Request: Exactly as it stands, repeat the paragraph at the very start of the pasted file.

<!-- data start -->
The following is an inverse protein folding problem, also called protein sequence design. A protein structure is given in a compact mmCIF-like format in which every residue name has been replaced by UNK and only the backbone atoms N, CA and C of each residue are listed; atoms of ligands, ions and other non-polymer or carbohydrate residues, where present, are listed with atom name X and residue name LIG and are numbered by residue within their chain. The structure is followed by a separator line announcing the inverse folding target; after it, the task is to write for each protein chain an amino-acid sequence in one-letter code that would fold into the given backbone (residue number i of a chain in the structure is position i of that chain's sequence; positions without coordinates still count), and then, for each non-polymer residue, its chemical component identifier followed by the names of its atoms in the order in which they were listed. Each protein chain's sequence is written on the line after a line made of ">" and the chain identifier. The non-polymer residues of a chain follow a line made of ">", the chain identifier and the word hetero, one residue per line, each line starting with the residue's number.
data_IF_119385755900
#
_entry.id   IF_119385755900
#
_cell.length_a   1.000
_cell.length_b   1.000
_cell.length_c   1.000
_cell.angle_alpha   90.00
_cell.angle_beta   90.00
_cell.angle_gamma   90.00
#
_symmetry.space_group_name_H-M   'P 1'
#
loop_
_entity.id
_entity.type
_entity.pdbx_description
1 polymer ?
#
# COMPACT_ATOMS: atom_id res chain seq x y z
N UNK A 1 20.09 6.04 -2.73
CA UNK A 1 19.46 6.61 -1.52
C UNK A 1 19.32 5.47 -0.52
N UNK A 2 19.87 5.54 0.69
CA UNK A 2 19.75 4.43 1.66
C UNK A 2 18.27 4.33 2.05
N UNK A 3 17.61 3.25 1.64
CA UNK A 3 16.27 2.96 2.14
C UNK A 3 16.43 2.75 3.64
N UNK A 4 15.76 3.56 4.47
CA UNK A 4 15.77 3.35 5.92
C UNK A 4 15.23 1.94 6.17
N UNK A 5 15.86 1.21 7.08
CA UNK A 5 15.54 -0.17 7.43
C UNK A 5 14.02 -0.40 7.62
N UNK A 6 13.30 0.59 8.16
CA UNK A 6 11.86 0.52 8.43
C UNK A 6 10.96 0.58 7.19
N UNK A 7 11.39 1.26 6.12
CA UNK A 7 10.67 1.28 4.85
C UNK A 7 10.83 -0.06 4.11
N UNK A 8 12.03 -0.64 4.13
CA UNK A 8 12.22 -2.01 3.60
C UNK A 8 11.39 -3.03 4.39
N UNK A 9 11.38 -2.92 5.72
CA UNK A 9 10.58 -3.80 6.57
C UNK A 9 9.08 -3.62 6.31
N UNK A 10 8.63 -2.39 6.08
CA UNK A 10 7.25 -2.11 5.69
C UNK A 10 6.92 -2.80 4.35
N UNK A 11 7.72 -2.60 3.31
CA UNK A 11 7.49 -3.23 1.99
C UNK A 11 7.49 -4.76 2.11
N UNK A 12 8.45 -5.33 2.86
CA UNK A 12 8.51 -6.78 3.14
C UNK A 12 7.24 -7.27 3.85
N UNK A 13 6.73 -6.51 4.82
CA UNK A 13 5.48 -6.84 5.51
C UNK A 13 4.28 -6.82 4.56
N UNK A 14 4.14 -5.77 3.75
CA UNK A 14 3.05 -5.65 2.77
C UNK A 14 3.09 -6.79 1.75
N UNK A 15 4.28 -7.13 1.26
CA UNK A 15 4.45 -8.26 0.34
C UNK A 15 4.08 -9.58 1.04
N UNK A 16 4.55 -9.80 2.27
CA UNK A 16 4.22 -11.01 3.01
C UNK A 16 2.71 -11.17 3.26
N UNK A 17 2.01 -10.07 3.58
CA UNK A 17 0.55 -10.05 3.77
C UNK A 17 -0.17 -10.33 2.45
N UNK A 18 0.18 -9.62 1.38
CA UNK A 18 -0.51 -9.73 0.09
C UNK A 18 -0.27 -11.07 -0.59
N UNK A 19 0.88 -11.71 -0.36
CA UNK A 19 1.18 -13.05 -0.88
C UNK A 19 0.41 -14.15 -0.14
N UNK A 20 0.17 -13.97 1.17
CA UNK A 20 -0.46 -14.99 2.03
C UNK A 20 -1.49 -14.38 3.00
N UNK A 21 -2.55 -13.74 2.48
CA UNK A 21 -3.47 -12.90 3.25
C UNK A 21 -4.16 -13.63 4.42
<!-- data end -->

The following is an inverse protein folding problem, also called protein sequence design. A protein structure is given in a compact mmCIF-like format in which every residue name has been replaced by UNK and only the backbone atoms N, CA and C of each residue are listed; atoms of ligands, ions and other non-polymer or carbohydrate residues, where present, are listed with atom name X and residue name LIG and are numbered by residue within their chain. The structure is followed by a separator line announcing the inverse folding target; after it, the task is to write for each protein chain an amino-acid sequence in one-letter code that would fold into the given backbone (residue number i of a chain in the structure is position i of that chain's sequence; positions without coordinates still count), and then, for each non-polymer residue, its chemical component identifier followed by the names of its atoms in the order in which they were listed. Each protein chain's sequence is written on the line after a line made of ">" and the chain identifier. The non-polymer residues of a chain follow a line made of ">", the chain identifier and the word hetero, one residue per line, each line starting with the residue's number.